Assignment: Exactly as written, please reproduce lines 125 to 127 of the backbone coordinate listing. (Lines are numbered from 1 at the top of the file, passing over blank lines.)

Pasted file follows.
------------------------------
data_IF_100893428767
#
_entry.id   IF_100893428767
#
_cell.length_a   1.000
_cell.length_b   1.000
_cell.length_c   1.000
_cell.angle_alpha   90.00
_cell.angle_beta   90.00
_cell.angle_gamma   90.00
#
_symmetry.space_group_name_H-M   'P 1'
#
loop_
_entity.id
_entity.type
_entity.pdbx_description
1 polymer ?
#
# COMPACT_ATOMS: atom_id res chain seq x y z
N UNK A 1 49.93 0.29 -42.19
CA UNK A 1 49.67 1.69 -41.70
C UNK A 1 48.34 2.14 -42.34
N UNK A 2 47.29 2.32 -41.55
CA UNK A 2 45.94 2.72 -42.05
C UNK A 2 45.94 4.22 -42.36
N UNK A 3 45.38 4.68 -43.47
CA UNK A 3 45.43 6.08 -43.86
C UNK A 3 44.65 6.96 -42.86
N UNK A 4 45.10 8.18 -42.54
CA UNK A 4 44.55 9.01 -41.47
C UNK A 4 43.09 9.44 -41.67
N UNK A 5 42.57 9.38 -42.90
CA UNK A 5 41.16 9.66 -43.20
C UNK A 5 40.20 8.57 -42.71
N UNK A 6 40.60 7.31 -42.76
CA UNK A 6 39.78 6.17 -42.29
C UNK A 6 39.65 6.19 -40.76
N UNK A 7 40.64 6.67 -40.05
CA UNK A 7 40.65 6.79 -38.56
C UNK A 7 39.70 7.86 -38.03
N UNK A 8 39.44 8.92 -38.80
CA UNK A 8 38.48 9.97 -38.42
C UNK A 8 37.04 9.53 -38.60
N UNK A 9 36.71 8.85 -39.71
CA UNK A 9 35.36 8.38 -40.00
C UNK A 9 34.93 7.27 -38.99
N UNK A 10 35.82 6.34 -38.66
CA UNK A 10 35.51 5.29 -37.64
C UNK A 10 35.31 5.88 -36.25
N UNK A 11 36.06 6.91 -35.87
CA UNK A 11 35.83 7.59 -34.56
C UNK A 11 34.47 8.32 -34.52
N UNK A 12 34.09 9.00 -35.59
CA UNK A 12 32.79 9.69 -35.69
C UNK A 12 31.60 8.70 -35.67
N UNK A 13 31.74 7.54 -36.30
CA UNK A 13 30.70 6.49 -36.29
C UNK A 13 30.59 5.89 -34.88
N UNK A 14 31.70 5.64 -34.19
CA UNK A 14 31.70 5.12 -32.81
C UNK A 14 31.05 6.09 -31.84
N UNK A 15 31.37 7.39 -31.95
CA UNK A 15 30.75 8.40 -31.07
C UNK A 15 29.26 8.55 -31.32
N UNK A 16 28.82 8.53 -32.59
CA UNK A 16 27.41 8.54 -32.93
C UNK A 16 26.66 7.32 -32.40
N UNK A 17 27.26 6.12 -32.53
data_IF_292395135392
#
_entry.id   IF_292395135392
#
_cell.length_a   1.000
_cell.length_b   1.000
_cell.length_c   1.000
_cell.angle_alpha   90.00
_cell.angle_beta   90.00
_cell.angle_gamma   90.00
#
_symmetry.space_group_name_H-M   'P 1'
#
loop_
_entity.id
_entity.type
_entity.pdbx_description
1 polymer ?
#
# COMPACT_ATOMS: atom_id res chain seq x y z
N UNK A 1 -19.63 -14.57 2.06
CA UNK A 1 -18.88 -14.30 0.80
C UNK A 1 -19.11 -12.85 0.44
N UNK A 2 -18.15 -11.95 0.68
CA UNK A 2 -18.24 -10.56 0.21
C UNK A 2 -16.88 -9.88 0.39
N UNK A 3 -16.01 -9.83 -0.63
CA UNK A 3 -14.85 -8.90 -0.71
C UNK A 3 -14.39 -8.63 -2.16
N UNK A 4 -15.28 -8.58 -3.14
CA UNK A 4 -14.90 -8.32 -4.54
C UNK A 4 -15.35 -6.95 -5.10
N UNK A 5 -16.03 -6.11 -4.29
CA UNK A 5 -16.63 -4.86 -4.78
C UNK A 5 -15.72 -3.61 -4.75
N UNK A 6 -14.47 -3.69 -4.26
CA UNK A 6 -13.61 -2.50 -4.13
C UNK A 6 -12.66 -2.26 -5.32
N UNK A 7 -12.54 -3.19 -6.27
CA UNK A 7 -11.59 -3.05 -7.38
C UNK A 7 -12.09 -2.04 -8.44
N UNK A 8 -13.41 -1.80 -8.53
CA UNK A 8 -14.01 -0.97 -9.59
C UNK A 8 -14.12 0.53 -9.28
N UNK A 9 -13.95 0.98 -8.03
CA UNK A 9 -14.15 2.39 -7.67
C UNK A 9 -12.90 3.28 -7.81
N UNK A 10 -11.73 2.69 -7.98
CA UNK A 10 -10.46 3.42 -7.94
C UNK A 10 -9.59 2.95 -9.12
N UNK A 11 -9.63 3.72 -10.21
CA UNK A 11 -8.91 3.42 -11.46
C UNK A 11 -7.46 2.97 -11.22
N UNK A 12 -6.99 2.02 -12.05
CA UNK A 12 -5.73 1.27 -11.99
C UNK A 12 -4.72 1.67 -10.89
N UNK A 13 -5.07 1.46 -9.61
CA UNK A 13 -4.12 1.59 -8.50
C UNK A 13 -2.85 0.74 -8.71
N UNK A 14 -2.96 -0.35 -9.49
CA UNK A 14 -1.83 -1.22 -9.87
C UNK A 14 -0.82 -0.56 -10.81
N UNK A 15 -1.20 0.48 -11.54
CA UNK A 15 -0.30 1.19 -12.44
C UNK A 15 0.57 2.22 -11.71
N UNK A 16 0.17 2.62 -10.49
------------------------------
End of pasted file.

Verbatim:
C UNK A 12 -4.72 1.67 -10.89
N UNK A 13 -5.07 1.46 -9.61
CA UNK A 13 -4.12 1.59 -8.50